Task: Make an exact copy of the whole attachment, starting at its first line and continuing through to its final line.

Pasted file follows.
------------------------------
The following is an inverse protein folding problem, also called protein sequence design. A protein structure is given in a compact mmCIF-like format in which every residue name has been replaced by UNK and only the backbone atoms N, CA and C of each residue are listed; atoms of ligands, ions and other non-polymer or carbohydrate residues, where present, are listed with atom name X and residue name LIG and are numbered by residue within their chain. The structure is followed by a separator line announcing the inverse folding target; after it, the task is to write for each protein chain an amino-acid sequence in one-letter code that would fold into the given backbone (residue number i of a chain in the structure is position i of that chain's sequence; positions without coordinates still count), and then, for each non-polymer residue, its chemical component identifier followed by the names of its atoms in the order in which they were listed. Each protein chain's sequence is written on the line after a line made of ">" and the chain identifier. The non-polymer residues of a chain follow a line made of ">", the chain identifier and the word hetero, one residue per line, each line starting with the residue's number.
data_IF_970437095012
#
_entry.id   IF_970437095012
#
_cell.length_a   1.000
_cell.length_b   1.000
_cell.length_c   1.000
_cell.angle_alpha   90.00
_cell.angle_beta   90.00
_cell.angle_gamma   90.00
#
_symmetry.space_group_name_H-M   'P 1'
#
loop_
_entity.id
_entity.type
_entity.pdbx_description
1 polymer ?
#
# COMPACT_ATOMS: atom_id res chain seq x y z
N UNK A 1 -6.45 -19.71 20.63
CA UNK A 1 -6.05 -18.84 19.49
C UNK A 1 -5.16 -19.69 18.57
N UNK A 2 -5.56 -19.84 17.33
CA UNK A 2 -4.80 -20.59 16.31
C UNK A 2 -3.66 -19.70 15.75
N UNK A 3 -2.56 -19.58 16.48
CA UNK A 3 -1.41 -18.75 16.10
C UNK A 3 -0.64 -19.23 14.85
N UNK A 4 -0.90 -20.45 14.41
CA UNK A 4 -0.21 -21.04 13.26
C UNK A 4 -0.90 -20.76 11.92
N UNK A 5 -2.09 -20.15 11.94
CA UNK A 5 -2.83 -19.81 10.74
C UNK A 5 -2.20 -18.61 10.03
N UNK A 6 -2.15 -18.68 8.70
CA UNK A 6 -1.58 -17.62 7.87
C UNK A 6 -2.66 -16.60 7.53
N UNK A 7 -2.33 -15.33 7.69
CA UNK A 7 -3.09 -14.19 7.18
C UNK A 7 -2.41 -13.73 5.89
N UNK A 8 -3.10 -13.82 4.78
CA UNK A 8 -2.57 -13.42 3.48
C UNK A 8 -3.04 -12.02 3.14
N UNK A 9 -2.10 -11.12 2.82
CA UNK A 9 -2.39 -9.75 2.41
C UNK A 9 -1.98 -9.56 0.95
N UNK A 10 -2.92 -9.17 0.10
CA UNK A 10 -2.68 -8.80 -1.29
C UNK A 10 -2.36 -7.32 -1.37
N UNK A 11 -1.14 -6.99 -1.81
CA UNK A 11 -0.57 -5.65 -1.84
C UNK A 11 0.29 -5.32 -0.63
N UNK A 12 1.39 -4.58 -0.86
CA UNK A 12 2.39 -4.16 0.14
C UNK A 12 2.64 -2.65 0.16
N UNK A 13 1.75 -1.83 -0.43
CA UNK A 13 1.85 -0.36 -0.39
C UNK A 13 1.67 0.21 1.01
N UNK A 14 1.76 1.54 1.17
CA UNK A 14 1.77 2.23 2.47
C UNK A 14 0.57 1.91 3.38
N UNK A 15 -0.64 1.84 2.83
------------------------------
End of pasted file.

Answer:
The following is an inverse protein folding problem, also called protein sequence design. A protein structure is given in a compact mmCIF-like format in which every residue name has been replaced by UNK and only the backbone atoms N, CA and C of each residue are listed; atoms of ligands, ions and other non-polymer or carbohydrate residues, where present, are listed with atom name X and residue name LIG and are numbered by residue within their chain. The structure is followed by a separator line announcing the inverse folding target; after it, the task is to write for each protein chain an amino-acid sequence in one-letter code that would fold into the given backbone (residue number i of a chain in the structure is position i of that chain's sequence; positions without coordinates still count), and then, for each non-polymer residue, its chemical component identifier followed by the names of its atoms in the order in which they were listed. Each protein chain's sequence is written on the line after a line made of ">" and the chain identifier. The non-polymer residues of a chain follow a line made of ">", the chain identifier and the word hetero, one residue per line, each line starting with the residue's number.
data_IF_970437095012
#
_entry.id   IF_970437095012
#
_cell.length_a   1.000
_cell.length_b   1.000
_cell.length_c   1.000
_cell.angle_alpha   90.00
_cell.angle_beta   90.00
_cell.angle_gamma   90.00
#
_symmetry.space_group_name_H-M   'P 1'
#
loop_
_entity.id
_entity.type
_entity.pdbx_description
1 polymer ?
#
# COMPACT_ATOMS: atom_id res chain seq x y z
N UNK A 1 -6.45 -19.71 20.63
CA UNK A 1 -6.05 -18.84 19.49
C UNK A 1 -5.16 -19.69 18.57
N UNK A 2 -5.56 -19.84 17.33
CA UNK A 2 -4.80 -20.59 16.31
C UNK A 2 -3.66 -19.70 15.75
N UNK A 3 -2.56 -19.58 16.48
CA UNK A 3 -1.41 -18.75 16.10
C UNK A 3 -0.64 -19.23 14.85
N UNK A 4 -0.90 -20.45 14.41
CA UNK A 4 -0.21 -21.04 13.26
C UNK A 4 -0.90 -20.76 11.92
N UNK A 5 -2.09 -20.15 11.94
CA UNK A 5 -2.83 -19.81 10.74
C UNK A 5 -2.20 -18.61 10.03
N UNK A 6 -2.15 -18.68 8.70
CA UNK A 6 -1.58 -17.62 7.87
C UNK A 6 -2.66 -16.60 7.53
N UNK A 7 -2.33 -15.33 7.69
CA UNK A 7 -3.09 -14.19 7.18
C UNK A 7 -2.41 -13.73 5.89
N UNK A 8 -3.10 -13.82 4.78
CA UNK A 8 -2.57 -13.42 3.48
C UNK A 8 -3.04 -12.02 3.14
N UNK A 9 -2.10 -11.12 2.82
CA UNK A 9 -2.39 -9.75 2.41
C UNK A 9 -1.98 -9.56 0.95
N UNK A 10 -2.92 -9.17 0.10
CA UNK A 10 -2.68 -8.80 -1.29
C UNK A 10 -2.36 -7.32 -1.37
N UNK A 11 -1.14 -6.99 -1.81
CA UNK A 11 -0.57 -5.65 -1.84
C UNK A 11 0.29 -5.32 -0.63
N UNK A 12 1.39 -4.58 -0.86
CA UNK A 12 2.39 -4.16 0.14
C UNK A 12 2.64 -2.65 0.16
N UNK A 13 1.75 -1.83 -0.43
CA UNK A 13 1.85 -0.36 -0.39
C UNK A 13 1.67 0.21 1.01
N UNK A 14 1.76 1.54 1.17
CA UNK A 14 1.77 2.23 2.47
C UNK A 14 0.57 1.91 3.38
N UNK A 15 -0.64 1.84 2.83